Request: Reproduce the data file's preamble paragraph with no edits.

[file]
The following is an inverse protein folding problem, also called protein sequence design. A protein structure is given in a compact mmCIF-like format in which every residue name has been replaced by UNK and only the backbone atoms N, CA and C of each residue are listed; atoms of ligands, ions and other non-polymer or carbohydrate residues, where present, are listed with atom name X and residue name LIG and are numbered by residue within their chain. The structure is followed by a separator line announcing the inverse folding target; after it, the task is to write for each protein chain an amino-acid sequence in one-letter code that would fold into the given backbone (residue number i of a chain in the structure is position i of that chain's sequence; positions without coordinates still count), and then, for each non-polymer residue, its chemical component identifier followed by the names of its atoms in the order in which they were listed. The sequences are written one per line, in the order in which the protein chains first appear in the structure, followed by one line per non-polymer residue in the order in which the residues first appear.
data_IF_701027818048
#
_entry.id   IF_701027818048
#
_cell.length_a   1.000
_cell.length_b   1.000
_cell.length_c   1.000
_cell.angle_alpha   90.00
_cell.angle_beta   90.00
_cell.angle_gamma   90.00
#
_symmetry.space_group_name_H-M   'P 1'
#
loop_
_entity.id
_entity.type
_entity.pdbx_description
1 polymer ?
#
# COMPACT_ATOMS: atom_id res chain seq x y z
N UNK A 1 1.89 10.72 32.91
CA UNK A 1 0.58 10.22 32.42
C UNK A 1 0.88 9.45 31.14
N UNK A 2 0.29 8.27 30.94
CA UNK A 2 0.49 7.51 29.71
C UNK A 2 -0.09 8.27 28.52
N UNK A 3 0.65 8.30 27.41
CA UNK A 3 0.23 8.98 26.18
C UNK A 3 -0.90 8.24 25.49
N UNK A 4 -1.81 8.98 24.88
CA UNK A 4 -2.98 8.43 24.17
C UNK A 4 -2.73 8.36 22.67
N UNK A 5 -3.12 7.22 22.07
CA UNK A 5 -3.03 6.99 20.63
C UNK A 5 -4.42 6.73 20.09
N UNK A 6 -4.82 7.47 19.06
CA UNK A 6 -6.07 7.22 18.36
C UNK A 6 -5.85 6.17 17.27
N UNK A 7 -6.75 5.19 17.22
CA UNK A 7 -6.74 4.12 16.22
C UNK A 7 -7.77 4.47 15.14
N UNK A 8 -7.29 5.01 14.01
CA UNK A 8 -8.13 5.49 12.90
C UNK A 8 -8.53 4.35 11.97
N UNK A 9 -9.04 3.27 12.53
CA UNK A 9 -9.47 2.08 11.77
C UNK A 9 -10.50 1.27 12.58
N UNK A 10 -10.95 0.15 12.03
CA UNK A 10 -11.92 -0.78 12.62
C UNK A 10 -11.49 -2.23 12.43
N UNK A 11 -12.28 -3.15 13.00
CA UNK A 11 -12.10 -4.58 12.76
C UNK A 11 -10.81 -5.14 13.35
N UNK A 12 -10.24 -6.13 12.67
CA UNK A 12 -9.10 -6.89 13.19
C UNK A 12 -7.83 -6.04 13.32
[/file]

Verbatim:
The following is an inverse protein folding problem, also called protein sequence design. A protein structure is given in a compact mmCIF-like format in which every residue name has been replaced by UNK and only the backbone atoms N, CA and C of each residue are listed; atoms of ligands, ions and other non-polymer or carbohydrate residues, where present, are listed with atom name X and residue name LIG and are numbered by residue within their chain. The structure is followed by a separator line announcing the inverse folding target; after it, the task is to write for each protein chain an amino-acid sequence in one-letter code that would fold into the given backbone (residue number i of a chain in the structure is position i of that chain's sequence; positions without coordinates still count), and then, for each non-polymer residue, its chemical component identifier followed by the names of its atoms in the order in which they were listed. The sequences are written one per line, in the order in which the protein chains first appear in the structure, followed by one line per non-polymer residue in the order in which the residues first appear.